Socialism and Leadership (Part 1)

By | March 12, 2014

[March 12, 2014]  I have been toying with the idea of a blog feature on Socialism for some time now.  So, what would be the point in discussing the not-so-obvious connection between Socialism and senior leadership?  I believe that Socialism contains a number of beautifully crafted ideas that are appealing to everyone … but ultimately destructive in practice.

Socialism-TimeMagThe topic is very important.  Of course, there has been a lot of interest lately in a closer look at the impact Socialist ideology has in the workplace.  Due to some space limitations, the series is broken into two parts.

Having seen the impact of a Socialist government up close and personal on the people it supposedly helps, is motivation for this blog post.  Make no fanciful ideas about the concept of Socialism, next to its cousin Communism, it has historically been one of the world’s most destructive forces.  While some may disagree with this assessment, the record of Socialist nations is evidence to this claim. 

“Socialism in general has a record of failure so blatant that only an intellectual could ignore or evade it.” – Thomas Sowell 

Socialism is an ideology, a way of thinking, and a political-economic system.  While some see it as a pure economic system1, its ideas spread across all human domains of social interaction; including politics, economics, education, and entertainment.

Socialism is an attractive idea and is successful because it appeals to basic human psychological desires and needs.  The fact that these needs are ultimately destructive is ignored – Socialism works!  It is no accident that the “7 deadly sins” are a perfect accounting of the ideology’s vices.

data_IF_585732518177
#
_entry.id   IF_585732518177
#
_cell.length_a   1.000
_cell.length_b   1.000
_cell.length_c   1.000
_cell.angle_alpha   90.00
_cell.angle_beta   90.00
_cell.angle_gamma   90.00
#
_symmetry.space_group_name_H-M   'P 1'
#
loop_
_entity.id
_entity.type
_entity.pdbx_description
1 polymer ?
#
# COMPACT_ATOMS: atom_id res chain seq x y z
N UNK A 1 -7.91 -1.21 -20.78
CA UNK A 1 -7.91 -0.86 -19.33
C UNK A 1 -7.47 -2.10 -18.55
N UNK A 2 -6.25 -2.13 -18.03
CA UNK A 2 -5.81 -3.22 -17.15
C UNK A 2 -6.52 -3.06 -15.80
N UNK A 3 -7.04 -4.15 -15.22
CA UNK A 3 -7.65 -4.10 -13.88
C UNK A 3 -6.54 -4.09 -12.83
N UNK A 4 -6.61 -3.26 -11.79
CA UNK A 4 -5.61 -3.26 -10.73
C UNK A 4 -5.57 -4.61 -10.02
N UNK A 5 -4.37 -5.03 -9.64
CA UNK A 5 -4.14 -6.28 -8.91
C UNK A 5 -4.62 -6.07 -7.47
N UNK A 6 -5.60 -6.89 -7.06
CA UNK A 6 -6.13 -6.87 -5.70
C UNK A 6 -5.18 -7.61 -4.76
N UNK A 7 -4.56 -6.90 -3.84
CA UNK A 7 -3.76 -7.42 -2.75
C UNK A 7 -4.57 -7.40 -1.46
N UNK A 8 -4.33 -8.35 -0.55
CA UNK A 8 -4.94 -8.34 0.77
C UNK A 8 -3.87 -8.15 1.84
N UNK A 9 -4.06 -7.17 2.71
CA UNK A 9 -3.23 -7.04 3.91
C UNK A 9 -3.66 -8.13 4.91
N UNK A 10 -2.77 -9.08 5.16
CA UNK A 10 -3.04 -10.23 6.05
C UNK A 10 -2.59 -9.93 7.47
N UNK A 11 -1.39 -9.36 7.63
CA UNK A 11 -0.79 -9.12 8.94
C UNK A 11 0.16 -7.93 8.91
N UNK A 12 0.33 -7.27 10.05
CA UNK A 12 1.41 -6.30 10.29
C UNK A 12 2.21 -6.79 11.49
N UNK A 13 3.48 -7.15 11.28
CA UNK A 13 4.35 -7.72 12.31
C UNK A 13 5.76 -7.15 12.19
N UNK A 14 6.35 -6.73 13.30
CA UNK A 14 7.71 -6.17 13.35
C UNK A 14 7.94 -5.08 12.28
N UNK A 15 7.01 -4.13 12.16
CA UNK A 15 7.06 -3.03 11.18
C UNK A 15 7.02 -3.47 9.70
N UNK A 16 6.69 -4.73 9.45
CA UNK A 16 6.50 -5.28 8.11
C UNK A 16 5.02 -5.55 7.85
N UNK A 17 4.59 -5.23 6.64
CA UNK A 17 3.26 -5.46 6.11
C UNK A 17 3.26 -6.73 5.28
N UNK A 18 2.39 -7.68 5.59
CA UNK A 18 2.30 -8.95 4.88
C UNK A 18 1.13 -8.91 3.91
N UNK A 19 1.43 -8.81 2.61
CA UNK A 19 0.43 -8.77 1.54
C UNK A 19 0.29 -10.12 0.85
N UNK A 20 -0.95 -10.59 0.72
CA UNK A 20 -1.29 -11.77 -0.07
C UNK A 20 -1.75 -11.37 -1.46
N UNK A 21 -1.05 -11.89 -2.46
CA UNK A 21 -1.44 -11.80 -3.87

I don’t mean to say this from a religious standpoint that it is “sinful” but from practical experience that it is inherently bad for humankind.  Specifically, Socialism is built upon hate and envy.  Someone once said that “socialism needs a bogeyman.”  How else to easily unite people?  Have them hate or envy something.  It is far easier to be against something and degrade it, than to be far something and work to support it.

“Socialism is a philosophy of failure, the creed of ignorance, and the gospel of envy.  Its inherent virtue is the equal sharing of misery.”  – Winston Churchill

To be most successful Socialism must always have an enemy, even if that enemy must be invented.  This helps explain the motivation and elevation of the near-crusade-like methods.

Interestingly, there is no set of fixed values that can be fashioned from Socialism because it is inherently relativistic.  This is one reason why religion is incompatible with Socialism.  Adolph Hitler, for example, rejected Christianity because it resisted the many incompatible values of National Socialism (Nationalsozialismus) – the foundation of Nazism.

Part 2 of this series will be more focused on the impact Socialism has on individual believers in the Socialist ideology.

 

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[1] Socialism is an economic system characterized by social ownership of the means of production and co-operative management of the economy.  “Social ownership” may refer to cooperative enterprises, common ownership, state ownership, citizen ownership of equity, or any combination of these. There are many varieties of socialism and there is no single definition encapsulating all of them.  They differ in the type of social ownership they advocate, the degree to which they rely on markets or planning, how management is to be organized within productive institutions, and the role of the state in constructing socialism.  – Wikipedia

Author: Douglas R. Satterfield

Hello. I'm Doug and I provide at least one article every day on some leadership topic. I welcome comments and also guests who would like to write an article. Thanks for reading my blog.

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